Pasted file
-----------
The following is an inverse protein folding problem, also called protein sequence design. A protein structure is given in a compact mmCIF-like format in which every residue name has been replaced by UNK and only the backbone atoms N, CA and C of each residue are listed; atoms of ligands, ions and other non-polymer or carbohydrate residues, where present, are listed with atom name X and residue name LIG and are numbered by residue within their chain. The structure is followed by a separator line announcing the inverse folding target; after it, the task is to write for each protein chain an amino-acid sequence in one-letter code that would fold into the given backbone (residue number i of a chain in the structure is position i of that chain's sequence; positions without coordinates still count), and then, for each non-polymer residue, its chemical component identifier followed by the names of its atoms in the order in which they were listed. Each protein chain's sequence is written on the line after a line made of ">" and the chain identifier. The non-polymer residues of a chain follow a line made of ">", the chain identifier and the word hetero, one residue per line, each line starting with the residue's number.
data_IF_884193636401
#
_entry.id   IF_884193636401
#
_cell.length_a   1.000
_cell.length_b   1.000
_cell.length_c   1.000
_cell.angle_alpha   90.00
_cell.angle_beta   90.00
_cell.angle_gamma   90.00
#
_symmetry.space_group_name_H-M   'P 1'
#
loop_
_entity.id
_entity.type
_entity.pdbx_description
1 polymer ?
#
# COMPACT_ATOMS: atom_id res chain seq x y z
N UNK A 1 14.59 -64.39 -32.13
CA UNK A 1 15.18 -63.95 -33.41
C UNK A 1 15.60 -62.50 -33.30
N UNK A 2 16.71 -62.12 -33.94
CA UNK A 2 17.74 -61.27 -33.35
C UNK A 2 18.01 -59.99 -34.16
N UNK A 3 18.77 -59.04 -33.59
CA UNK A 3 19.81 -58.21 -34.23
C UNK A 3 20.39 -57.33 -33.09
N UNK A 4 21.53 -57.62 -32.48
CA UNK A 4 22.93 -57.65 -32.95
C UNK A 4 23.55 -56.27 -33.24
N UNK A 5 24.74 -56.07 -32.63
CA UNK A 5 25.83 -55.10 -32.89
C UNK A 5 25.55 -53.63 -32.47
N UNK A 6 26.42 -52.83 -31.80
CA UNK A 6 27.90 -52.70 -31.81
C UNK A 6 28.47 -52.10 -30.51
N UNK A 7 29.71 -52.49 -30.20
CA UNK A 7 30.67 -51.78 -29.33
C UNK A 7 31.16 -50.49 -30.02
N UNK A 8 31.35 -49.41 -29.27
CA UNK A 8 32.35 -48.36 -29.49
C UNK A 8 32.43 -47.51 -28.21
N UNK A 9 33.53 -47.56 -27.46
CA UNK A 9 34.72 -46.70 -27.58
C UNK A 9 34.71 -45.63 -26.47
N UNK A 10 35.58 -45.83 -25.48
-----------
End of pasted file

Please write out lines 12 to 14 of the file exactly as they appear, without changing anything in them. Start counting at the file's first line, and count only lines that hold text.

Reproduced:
#
_symmetry.space_group_name_H-M   'P 1'
#